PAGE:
Brain molecule may make us recall memories as being good or bad
A study in mice may help us understand how different people link positive or negative emotions to past events, in a discovery that could help treat post-traumatic stress disorder, anxiety and addiction
21 July 2022
A single brain molecule may influence whether the brain links positive or negative emotions to certain memories, according to a study in mice. If the results are replicated in humans, the discovery could lead to new treatments for post-traumatic stress disorder (PTSD), anxiety and addiction.
Previous studies in mice have shown that a group of neurons in the brain’s basolateral amygdala become activated when they learn to associate a particular musical tone with a sugary reward, representing a positive memory. In the same experiment, another group of neurons, also in the basolateral amygdala, were activated when the mice associated a different tone with an electric shock, a negative memory.
Hao Li at the Salk Institute for Biological Studies in California and his colleagues were unsure how this neuron activation took place. They suspected a neuropeptide called neurotensin was involved as this has been implicated in fear learning, when an animal learns to associate a neutral stimulus with something they are afraid of, such as an electric shock.
To learn more, the researchers trained a group of mice to all associate a tone with a sugary reward, another tone with an electric shock and a third tone with no stimulus.
In some of the mice, they then used the gene-editing tool CRISPR to turn off the gene that makes neurotensin in the basolateral amygdala pathway that they suspected was involved in linking emotion to memories. This is the first time CRISPR has been used to turn off a specific neurochemical function, says Li.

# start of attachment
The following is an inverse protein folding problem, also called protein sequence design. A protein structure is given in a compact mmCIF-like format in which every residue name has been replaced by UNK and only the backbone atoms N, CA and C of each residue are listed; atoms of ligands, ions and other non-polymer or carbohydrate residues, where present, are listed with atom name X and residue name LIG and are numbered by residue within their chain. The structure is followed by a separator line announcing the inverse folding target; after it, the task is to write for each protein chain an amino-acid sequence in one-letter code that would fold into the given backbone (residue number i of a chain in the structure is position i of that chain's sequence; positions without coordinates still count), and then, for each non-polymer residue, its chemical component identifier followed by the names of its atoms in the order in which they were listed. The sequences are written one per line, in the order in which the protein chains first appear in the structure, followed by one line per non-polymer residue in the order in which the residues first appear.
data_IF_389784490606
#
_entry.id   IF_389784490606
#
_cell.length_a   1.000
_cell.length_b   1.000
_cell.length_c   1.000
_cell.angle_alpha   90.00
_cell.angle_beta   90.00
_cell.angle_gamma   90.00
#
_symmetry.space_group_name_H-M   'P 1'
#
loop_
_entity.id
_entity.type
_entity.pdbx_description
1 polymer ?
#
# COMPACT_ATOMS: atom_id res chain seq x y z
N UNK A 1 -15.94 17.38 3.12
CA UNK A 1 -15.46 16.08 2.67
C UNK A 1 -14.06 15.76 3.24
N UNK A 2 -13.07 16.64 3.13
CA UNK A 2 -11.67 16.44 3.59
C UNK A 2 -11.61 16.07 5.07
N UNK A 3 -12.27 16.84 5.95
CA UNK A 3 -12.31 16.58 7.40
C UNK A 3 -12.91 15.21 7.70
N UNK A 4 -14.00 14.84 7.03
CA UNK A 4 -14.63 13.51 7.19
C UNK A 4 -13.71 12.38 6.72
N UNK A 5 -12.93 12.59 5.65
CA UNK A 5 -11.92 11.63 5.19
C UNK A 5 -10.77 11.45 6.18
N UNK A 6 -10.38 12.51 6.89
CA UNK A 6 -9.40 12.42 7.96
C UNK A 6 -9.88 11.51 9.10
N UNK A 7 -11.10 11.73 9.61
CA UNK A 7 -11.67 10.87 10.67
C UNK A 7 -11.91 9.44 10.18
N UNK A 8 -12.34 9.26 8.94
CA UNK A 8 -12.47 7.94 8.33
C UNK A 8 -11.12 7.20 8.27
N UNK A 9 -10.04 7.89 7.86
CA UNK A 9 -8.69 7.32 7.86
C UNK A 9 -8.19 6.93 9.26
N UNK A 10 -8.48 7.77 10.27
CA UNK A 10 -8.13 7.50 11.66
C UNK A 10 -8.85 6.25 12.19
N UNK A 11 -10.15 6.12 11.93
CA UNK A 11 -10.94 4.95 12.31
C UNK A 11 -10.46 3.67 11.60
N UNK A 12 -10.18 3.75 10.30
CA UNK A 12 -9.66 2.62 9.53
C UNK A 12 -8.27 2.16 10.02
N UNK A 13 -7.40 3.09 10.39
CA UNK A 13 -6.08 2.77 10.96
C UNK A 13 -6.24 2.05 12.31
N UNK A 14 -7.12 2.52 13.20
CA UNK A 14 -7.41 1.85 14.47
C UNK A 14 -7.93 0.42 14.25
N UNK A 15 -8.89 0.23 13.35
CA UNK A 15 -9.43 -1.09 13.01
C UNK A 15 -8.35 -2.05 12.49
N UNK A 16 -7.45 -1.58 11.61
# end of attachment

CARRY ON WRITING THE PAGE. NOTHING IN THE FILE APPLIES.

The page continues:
This method allowed the mice’s brains to develop as normal until the experiment. “If you just knocked out the gene before birth, the mouse’s brain might make adaptations to offset this loss,” says Li. “[Then] you don’t know what the effect you see [in the study] is due to.”
The researchers found that the mice that no longer produced neurotensin were considerably slower to seek out the sugar reward when they heard the “positive” tone, compared with the rodents that still produced neurotensin. A statistical analysis suggests this wasn’t a chance finding.
The team also found that the mice that no longer produced neurotensin responded more strongly to the tone associated with an electric shock than the rodents that hadn’t been genetically edited. This response was defined as the former mice staying still for longer after hearing the tone.
Li says this suggests mammals evolved to take negative emotions more seriously. Dealing with dangerous situations, such as those involving predators, is more important than seeking out treats, he says.
Humans probably have a similar mechanism, says Li, as the amygdala behaves similarly across mammals. Like mice, humans also produce neurotensin.
Li hopes the study will aid research into better PTSD, anxiety and addiction treatments.
“People with anxiety or depression have too much aversive processing where they try to avoid the threat of negative feelings compared to positive feelings,” he says. “If we can manipulate neurotensin and try to change this balance, we may be able to help people.” Addiction, in contrast, may be driven by memories of a drug being too strongly linked to positive emotions.
“This work provides critical insight into the circuit mechanism governing how organisms come to learn whether a stimulus is averse or rewarding,” says Michael Andersen at the University of Cambridge. “It adds to a growing mechanistic account necessary to understand the development of anxiety and post-traumatic stress and it is exciting work.”
Journal reference: Nature, DOI: 10.1038/s41586-022-04964-y
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